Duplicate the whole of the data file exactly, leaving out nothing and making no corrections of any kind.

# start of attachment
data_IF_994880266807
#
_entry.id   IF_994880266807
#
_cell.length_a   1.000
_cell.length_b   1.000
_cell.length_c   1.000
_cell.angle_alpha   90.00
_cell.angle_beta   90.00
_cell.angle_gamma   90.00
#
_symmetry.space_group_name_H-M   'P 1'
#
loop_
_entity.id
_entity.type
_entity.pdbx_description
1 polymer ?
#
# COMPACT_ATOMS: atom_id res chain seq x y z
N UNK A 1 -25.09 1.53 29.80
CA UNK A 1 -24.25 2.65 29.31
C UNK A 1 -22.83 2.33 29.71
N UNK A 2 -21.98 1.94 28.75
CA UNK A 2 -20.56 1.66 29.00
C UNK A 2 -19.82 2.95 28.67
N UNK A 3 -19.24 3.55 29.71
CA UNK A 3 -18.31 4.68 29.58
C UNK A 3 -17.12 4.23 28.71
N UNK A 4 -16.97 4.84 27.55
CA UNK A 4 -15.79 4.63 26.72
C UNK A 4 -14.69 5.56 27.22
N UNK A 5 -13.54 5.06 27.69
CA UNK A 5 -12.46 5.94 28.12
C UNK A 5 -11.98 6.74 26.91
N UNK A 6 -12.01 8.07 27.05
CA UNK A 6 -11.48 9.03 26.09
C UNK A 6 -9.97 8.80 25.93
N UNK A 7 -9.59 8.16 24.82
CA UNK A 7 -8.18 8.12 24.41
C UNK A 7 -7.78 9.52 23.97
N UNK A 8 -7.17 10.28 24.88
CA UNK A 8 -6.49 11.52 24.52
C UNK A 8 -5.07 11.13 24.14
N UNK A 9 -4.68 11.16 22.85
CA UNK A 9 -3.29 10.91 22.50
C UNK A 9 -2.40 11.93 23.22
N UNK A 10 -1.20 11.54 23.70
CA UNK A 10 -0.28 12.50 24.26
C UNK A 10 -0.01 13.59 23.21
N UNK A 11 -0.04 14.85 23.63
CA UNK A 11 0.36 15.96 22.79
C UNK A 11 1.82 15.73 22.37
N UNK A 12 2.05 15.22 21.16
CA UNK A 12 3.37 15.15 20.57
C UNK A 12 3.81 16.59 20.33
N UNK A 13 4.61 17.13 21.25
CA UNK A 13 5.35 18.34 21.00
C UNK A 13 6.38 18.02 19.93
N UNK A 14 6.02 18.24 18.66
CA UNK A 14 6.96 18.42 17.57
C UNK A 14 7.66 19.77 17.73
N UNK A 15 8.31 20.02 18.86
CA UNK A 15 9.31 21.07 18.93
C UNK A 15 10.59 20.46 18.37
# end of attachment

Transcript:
data_IF_994880266807
#
_entry.id   IF_994880266807
#
_cell.length_a   1.000
_cell.length_b   1.000
_cell.length_c   1.000
_cell.angle_alpha   90.00
_cell.angle_beta   90.00
_cell.angle_gamma   90.00
#
_symmetry.space_group_name_H-M   'P 1'
#
loop_
_entity.id
_entity.type
_entity.pdbx_description
1 polymer ?
#
# COMPACT_ATOMS: atom_id res chain seq x y z
N UNK A 1 -25.09 1.53 29.80
CA UNK A 1 -24.25 2.65 29.31
C UNK A 1 -22.83 2.33 29.71
N UNK A 2 -21.98 1.94 28.75
CA UNK A 2 -20.56 1.66 29.00
C UNK A 2 -19.82 2.95 28.67
N UNK A 3 -19.24 3.55 29.71
CA UNK A 3 -18.31 4.68 29.58
C UNK A 3 -17.12 4.23 28.71
N UNK A 4 -16.97 4.84 27.55
CA UNK A 4 -15.79 4.63 26.72
C UNK A 4 -14.69 5.56 27.22
N UNK A 5 -13.54 5.06 27.69
CA UNK A 5 -12.46 5.94 28.12
C UNK A 5 -11.98 6.74 26.91
N UNK A 6 -12.01 8.07 27.05
CA UNK A 6 -11.48 9.03 26.09
C UNK A 6 -9.97 8.80 25.93
N UNK A 7 -9.59 8.16 24.82
CA UNK A 7 -8.18 8.12 24.41
C UNK A 7 -7.78 9.52 23.97
N UNK A 8 -7.17 10.28 24.88
CA UNK A 8 -6.49 11.52 24.52
C UNK A 8 -5.07 11.13 24.14
N UNK A 9 -4.68 11.16 22.85
CA UNK A 9 -3.29 10.91 22.50
C UNK A 9 -2.40 11.93 23.22
N UNK A 10 -1.20 11.54 23.70
CA UNK A 10 -0.28 12.50 24.26
C UNK A 10 -0.01 13.59 23.21
N UNK A 11 -0.04 14.85 23.63
CA UNK A 11 0.36 15.96 22.79
C UNK A 11 1.82 15.73 22.37
N UNK A 12 2.05 15.22 21.16
CA UNK A 12 3.37 15.15 20.57
C UNK A 12 3.81 16.59 20.33
N UNK A 13 4.61 17.13 21.25
CA UNK A 13 5.35 18.34 21.00
C UNK A 13 6.38 18.02 19.93
N UNK A 14 6.02 18.24 18.66
CA UNK A 14 6.96 18.42 17.57
C UNK A 14 7.66 19.77 17.73
N UNK A 15 8.31 20.02 18.86
CA UNK A 15 9.31 21.07 18.93
C UNK A 15 10.59 20.46 18.37